DOT: Clear up confusion on Pedestrian Safety.
Bollards, the 3 food tall metal posts that stand sentry on sidewalks in front of every phone booth and fire hydrant in the city, are not coming to protect a pedestrian space near you any time soon. The humble bollard, innocuous in the US, ubiquitous in Europe, is keeping engineers at the NYC Department of Transportation awake at night. Their fear: speeding cars might crash into them. Elsewhere in the world, cities make standard practice of using bollards to narrow turning radii, reduce speeds, widen sidewalks, prevent parking on sidewalks, and secure areas from terrorists' truck bombs. In NYC, bollards are looked at as dangerous. According to the DOT, bollards present two main hazards. The first danger is known as the "projectile bollard effect," in which the bollard is struck, flies through the air and spears a passerby. The second danger is when a motorist is injured after crashing into a bollard. In the second scenario, no thought has been given by DOT to the safety of the pedestrians who would have been killed or injured by that crashing car. These perceived dangers contrast decades worth of data which support the use of bollards to make streets safer. Commissioner Weinshall needs to issue a clear policy on bollards based on best practice standards from decades of proven success in the UK, Germany, Holland, France, Canada, and Australia. Further, the DOT should encourage their use as an inexpensive and effective way to improve conditions for pedestrians.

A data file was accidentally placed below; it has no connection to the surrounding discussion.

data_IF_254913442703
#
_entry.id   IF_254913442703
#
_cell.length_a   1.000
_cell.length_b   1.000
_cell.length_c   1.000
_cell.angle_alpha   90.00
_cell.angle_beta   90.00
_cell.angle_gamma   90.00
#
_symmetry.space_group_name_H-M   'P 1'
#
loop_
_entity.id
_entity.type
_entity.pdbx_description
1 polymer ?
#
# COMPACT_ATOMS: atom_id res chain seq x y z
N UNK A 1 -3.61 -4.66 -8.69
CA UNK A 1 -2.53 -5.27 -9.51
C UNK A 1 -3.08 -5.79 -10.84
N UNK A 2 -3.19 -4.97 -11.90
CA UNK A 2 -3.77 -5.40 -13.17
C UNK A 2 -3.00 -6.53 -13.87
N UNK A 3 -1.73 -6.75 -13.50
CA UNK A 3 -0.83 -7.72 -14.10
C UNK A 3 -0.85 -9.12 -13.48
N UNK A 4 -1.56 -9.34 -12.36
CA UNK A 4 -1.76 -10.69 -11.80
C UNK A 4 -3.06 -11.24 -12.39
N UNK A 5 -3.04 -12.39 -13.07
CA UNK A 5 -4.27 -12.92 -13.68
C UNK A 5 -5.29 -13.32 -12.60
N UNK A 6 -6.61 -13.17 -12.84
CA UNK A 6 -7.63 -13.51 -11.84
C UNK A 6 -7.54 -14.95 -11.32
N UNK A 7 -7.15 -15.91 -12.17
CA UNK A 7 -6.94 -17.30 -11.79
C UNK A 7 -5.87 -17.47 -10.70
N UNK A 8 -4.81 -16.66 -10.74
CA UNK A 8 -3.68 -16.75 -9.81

The inconsistency in the DOT's use of bollards and the reasons they offer when they are not used are nonsensical. Even so, this lack of consistency has a very real effect on the design and safety of the pedestrian environment in New York City. In Times Square, a combined effort of temporary bollards, planters and paint were planned to test curb line changes on the corner of 42nd and Broadway. Then at the 11th hour, the project's engineers moved the planter off the corner where the new painted curb line is. They again cited their fear that injuries that would result if a speeding car (in Times Square?) hit it. Again, no consideration was given to the pedestrians that a crashing car would hit without the planter in place. Now, instead of a painted sidewalk extension, reinforced physically by highly visible planters, pedestrians wait alone on an imaginary sidewalk.
(left) Here, but not there. Planters and bollards like these in Herald Square make streets safer for pedestrians and cyclists. A few blocks away, in Times Square, engineers moved them to allow faster speeds for turning cars. (right) Bollards protect pedestrians by keeping cars off sidewalks.